Mobile, Inside-Out Roomscale 6DoF Tracking With Any Decent Smartphone?

We were sufficiently excited to see what Oculus has cooking with Project Santa Cruz, its untethered Rift prototype with inside-out roomscale mobile tracking, but just the night before, we saw the same clever tech--using regular smartphone cameras and software-based sensor fusion to enable 6DoF tracking--employed by a company called Dacuda.

All You Need Is A Smartphone

In a hotel lobby across the street from Oculus Connect 3 (which was in the San Jose Convention Center), we met with Dacuda’s Erik Fonseka and Lukas Schleuniger. Fonseka pulled out his smartphone and showed us real-time, roomscale 6DoF tracking on it. What was surprising about this demo was the fact that he was using just his smartphone. It had no extra sensors strapped to it, and there were no external markers at play.

Dacuda’s inside-out mobile tracking software is called SLAM Scan, and it employs a technique known as sensor fusion. The software uses data from the smartphone’s existing camera and onboard sensors (such as the gyro and accelerometer) to calculate where the device is in space and translates the physical location and movement into a movement within a virtual environment.

Dacuda: Mobile Roomscale Inside-Out 6DoF Tracking On A Regular Smartphone

This is a big deal because almost all mobile VR solutions currently on the market--including the excellent Samsung Gear VR and Google’s impending Daydream--have only 3DoF tracking. That is, you can enjoy your virtual experience by strapping on a headset and sitting quietly while you look around. Essentially, 3DoF tracks only your head movements; if you stand up and walk around, the virtual world will not move with you. To get that positional tracking, you need 6DoF.

One mobile XR product that does offer 6DoF is Google’s Project Tango. Shipping soon via Lenovo’s Phab2 Pro smartphone, Project Tango offers a world of (primarily) augmented reality capabilities, but it requires special hardware, such as a motion camera, structured-light projector, and an IR camera.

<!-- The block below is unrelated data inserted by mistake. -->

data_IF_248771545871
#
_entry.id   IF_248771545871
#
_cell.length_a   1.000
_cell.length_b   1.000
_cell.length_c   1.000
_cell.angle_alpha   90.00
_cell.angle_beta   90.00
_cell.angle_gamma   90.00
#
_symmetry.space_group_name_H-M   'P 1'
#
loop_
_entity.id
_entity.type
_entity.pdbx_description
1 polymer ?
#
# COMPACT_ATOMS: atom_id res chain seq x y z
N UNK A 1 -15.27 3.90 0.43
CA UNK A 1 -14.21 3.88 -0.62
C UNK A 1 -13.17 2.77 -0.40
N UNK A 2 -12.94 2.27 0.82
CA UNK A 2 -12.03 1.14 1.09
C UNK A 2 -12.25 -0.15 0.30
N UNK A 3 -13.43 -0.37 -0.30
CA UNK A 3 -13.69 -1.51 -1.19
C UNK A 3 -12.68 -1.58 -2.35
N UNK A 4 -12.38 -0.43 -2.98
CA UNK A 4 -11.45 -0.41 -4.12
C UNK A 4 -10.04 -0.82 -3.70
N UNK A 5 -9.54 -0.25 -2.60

Looming Competition?

Oculus’ Project Santa Cruz also uses standard smartphone cameras (although it uses four of them to Dacuda’s one) and software sensor fusion. But instead of being nervous about this sudden, Facebook-funded competition, Dacuda was glad to see it.

“It really confirms what we are doing in the space of inside-out tracking and how relevant this is for roomscale VR,” Dacuda’s Lukas Schleuniger told Tom’s Hardware later in an email. “This is fundamentally different from the Oculus approach, which is doing the inside-out tracking with a separate and specialized hardware headset, which results in a much higher price.”

In other words, yes, it’s essentially the same tech, but Oculus is aiming for a highly proprietary, tightly-integrated implementation. By contrast, Dacuda’s SLAM Scan tech can be implemented widely, on essentially any smartphone (iOS, Android, and even specialized hardware) that has the requisite onboard sensors. And because those smartphones serve as the engine and display of most mobile VR--working in tandem with “dumb” HMDs for viewing, such as the aforementioned Gear VR and Daydream--Dacuda has an extremely wide and growing potential install base.

“Our goal is to bring true room-scale VR to as many people as possible, and for that you need a low price point and a broad range of platforms,” said Schleuniger. He further noted that because new smartphones bring better displays and technology every year--in other words, merely because of existing and predictable market forces--the Dacuda-based experience would continue to improve.

Things are moving fast for Dacuda. Just last week, it suddenly forged a collaboration with MindMaze to get a version of its technology into the company’s healthcare-oriented “MMI” platform. Next week, Dacuda CEO Dr. Peter Weigand will be at Qualcomm’s 4G/5G Summit in Hong Kong, presenting a talk about how software can turn standard smartphones into 3D scanners.

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  • Joao_Pedro
    When they say Oculus will be higher price... probably we will need a $400 to 700 phone to use this application. I wonder how much expensive a dedicated system will be. I am sure will be around the same price or even cheaper with much better performance. Phones are developed with "phone" in mind not to be a VR equipment. But developing and optimizing is way to go, and probably can be a cheap way for developers to have equipment to test.
  • grimfox
    Frankly, I'm surprised it took this long for someone to figure all this out.
  • hdmark
    Anonymous said:
    Frankly, I'm surprised it took this long for someone to figure all this out.


    I agree with you. Granted... i have VERY limited programming knowledge/experience but I feel like this would have been somewhat simple to do awhile ago.

    Can anyone who knows jump in and explain what is complicated about this? Or potentially details on how it works?